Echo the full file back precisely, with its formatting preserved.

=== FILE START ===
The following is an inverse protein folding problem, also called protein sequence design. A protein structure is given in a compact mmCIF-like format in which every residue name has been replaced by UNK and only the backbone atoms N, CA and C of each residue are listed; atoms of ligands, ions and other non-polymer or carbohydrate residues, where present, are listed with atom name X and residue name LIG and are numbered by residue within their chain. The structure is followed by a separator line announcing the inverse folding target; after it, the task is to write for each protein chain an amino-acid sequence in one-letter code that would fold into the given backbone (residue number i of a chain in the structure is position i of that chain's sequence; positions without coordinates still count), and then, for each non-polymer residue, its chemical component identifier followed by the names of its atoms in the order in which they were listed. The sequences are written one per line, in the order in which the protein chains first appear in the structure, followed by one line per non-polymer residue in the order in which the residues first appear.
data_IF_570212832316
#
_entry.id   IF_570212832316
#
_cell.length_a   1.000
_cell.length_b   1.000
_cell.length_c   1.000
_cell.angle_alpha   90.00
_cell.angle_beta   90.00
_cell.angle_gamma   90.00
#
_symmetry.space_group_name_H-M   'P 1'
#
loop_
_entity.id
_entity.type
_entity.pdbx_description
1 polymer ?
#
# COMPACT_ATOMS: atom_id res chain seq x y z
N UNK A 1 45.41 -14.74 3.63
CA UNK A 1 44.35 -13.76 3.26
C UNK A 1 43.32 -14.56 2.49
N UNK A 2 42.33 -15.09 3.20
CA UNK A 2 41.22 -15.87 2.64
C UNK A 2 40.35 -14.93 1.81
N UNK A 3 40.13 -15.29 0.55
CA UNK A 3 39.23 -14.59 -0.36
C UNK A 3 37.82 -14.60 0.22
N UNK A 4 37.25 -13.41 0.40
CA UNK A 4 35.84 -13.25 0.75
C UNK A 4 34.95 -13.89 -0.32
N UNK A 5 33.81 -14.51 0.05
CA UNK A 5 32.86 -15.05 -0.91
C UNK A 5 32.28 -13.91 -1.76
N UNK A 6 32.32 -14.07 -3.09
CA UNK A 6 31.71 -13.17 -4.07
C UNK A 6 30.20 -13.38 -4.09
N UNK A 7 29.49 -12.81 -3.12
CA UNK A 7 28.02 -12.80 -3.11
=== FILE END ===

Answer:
The following is an inverse protein folding problem, also called protein sequence design. A protein structure is given in a compact mmCIF-like format in which every residue name has been replaced by UNK and only the backbone atoms N, CA and C of each residue are listed; atoms of ligands, ions and other non-polymer or carbohydrate residues, where present, are listed with atom name X and residue name LIG and are numbered by residue within their chain. The structure is followed by a separator line announcing the inverse folding target; after it, the task is to write for each protein chain an amino-acid sequence in one-letter code that would fold into the given backbone (residue number i of a chain in the structure is position i of that chain's sequence; positions without coordinates still count), and then, for each non-polymer residue, its chemical component identifier followed by the names of its atoms in the order in which they were listed. The sequences are written one per line, in the order in which the protein chains first appear in the structure, followed by one line per non-polymer residue in the order in which the residues first appear.
data_IF_570212832316
#
_entry.id   IF_570212832316
#
_cell.length_a   1.000
_cell.length_b   1.000
_cell.length_c   1.000
_cell.angle_alpha   90.00
_cell.angle_beta   90.00
_cell.angle_gamma   90.00
#
_symmetry.space_group_name_H-M   'P 1'
#
loop_
_entity.id
_entity.type
_entity.pdbx_description
1 polymer ?
#
# COMPACT_ATOMS: atom_id res chain seq x y z
N UNK A 1 45.41 -14.74 3.63
CA UNK A 1 44.35 -13.76 3.26
C UNK A 1 43.32 -14.56 2.49
N UNK A 2 42.33 -15.09 3.20
CA UNK A 2 41.22 -15.87 2.64
C UNK A 2 40.35 -14.93 1.81
N UNK A 3 40.13 -15.29 0.55
CA UNK A 3 39.23 -14.59 -0.36
C UNK A 3 37.82 -14.60 0.22
N UNK A 4 37.25 -13.41 0.40
CA UNK A 4 35.84 -13.25 0.75
C UNK A 4 34.95 -13.89 -0.32
N UNK A 5 33.81 -14.51 0.05
CA UNK A 5 32.86 -15.05 -0.91
C UNK A 5 32.28 -13.91 -1.76
N UNK A 6 32.32 -14.07 -3.09
CA UNK A 6 31.71 -13.17 -4.07
C UNK A 6 30.20 -13.38 -4.09
N UNK A 7 29.49 -12.81 -3.12
CA UNK A 7 28.02 -12.80 -3.11